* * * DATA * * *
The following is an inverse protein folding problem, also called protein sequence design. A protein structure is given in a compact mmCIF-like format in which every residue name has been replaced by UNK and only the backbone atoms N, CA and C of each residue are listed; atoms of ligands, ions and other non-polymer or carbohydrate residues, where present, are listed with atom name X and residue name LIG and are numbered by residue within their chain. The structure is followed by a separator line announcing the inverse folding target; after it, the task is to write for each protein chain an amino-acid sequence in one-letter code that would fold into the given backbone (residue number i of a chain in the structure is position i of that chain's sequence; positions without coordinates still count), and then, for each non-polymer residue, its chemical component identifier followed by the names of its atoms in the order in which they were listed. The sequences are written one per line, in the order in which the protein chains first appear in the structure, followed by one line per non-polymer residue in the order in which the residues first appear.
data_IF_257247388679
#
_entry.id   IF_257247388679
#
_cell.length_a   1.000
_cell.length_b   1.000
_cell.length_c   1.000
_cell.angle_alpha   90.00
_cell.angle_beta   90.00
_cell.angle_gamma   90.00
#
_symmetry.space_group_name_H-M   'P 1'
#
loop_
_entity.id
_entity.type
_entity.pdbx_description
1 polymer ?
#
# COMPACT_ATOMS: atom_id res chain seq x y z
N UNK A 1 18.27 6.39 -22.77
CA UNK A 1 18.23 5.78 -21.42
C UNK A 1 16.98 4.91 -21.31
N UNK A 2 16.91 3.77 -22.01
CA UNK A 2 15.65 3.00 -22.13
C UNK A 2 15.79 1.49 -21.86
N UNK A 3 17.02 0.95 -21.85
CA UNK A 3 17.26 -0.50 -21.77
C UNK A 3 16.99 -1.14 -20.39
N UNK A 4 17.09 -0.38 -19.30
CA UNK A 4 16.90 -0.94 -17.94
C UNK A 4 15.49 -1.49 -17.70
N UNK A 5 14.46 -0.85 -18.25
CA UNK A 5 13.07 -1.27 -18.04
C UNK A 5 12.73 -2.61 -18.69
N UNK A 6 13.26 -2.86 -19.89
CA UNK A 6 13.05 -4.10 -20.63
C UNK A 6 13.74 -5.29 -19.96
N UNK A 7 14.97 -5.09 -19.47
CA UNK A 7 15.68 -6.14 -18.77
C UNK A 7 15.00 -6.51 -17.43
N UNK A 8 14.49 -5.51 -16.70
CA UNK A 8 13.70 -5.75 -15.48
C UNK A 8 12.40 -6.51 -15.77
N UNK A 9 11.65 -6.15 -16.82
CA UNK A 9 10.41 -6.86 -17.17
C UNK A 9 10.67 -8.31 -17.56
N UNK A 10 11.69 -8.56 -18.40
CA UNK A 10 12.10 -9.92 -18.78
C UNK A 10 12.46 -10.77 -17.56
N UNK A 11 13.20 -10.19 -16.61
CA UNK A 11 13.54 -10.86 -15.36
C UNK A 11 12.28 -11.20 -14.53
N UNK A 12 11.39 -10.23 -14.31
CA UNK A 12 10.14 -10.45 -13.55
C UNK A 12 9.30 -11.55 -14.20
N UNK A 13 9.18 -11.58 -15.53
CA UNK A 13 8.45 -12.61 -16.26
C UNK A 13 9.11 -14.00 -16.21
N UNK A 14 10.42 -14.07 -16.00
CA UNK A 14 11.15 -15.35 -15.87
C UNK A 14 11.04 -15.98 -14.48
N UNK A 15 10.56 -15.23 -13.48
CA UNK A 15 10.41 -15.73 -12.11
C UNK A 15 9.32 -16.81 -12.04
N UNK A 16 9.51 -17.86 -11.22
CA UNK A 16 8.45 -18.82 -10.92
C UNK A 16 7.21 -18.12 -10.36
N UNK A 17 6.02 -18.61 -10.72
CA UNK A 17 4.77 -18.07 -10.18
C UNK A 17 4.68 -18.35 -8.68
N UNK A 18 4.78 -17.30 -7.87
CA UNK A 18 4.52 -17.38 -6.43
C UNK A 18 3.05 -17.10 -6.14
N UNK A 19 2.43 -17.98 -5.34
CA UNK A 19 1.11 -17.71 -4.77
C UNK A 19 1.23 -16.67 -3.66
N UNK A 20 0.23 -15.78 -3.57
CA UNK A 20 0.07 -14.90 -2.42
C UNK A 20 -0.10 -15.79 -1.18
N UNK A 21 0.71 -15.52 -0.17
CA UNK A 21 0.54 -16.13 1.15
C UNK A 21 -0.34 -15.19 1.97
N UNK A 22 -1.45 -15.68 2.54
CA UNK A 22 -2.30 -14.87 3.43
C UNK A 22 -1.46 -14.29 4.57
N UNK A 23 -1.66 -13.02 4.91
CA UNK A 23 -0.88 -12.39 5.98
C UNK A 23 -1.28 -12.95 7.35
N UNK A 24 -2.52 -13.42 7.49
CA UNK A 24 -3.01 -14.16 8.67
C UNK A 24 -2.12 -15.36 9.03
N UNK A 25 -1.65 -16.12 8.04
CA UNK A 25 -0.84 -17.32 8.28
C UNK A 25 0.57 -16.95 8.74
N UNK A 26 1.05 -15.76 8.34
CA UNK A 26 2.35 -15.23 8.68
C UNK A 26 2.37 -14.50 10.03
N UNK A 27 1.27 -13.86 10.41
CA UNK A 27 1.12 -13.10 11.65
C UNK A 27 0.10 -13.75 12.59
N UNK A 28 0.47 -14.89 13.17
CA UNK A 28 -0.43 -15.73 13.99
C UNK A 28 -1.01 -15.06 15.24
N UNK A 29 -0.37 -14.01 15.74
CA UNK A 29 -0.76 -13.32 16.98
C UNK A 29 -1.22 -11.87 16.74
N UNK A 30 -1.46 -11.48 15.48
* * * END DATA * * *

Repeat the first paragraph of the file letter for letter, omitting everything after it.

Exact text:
The following is an inverse protein folding problem, also called protein sequence design. A protein structure is given in a compact mmCIF-like format in which every residue name has been replaced by UNK and only the backbone atoms N, CA and C of each residue are listed; atoms of ligands, ions and other non-polymer or carbohydrate residues, where present, are listed with atom name X and residue name LIG and are numbered by residue within their chain. The structure is followed by a separator line announcing the inverse folding target; after it, the task is to write for each protein chain an amino-acid sequence in one-letter code that would fold into the given backbone (residue number i of a chain in the structure is position i of that chain's sequence; positions without coordinates still count), and then, for each non-polymer residue, its chemical component identifier followed by the names of its atoms in the order in which they were listed. The sequences are written one per line, in the order in which the protein chains first appear in the structure, followed by one line per non-polymer residue in the order in which the residues first appear.